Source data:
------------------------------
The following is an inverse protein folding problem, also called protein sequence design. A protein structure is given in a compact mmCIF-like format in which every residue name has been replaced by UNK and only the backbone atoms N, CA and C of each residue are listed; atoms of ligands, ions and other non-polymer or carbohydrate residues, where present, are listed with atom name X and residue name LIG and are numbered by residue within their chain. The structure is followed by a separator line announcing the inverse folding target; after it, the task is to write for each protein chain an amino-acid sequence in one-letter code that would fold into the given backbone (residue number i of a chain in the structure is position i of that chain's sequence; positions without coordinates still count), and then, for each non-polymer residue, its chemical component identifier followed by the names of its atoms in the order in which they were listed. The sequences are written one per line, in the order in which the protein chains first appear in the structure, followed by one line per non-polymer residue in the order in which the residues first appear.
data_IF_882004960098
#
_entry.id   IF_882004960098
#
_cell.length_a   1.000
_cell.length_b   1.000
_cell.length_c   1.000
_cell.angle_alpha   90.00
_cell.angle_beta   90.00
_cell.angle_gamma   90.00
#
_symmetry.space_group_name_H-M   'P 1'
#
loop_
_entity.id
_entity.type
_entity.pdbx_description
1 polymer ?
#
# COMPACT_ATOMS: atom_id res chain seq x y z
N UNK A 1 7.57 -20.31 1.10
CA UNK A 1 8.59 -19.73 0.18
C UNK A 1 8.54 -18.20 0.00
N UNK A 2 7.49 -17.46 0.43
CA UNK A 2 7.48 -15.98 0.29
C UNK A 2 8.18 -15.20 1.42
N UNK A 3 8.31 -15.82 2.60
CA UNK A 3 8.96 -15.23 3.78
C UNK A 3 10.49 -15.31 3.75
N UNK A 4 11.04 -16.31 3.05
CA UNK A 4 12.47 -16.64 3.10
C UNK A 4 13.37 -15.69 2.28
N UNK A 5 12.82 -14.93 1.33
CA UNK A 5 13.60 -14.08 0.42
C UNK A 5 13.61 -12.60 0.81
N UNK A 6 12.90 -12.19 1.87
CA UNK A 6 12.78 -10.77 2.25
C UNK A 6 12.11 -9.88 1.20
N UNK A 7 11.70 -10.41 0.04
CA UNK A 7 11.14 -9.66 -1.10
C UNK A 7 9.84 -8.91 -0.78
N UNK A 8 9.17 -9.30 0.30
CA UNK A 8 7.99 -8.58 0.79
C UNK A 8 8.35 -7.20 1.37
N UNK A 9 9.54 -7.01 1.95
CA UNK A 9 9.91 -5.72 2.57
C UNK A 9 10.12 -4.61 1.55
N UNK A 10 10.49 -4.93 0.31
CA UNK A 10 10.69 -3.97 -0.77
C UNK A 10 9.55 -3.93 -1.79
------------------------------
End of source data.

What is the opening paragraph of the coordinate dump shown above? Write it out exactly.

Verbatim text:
The following is an inverse protein folding problem, also called protein sequence design. A protein structure is given in a compact mmCIF-like format in which every residue name has been replaced by UNK and only the backbone atoms N, CA and C of each residue are listed; atoms of ligands, ions and other non-polymer or carbohydrate residues, where present, are listed with atom name X and residue name LIG and are numbered by residue within their chain. The structure is followed by a separator line announcing the inverse folding target; after it, the task is to write for each protein chain an amino-acid sequence in one-letter code that would fold into the given backbone (residue number i of a chain in the structure is position i of that chain's sequence; positions without coordinates still count), and then, for each non-polymer residue, its chemical component identifier followed by the names of its atoms in the order in which they were listed. The sequences are written one per line, in the order in which the protein chains first appear in the structure, followed by one line per non-polymer residue in the order in which the residues first appear.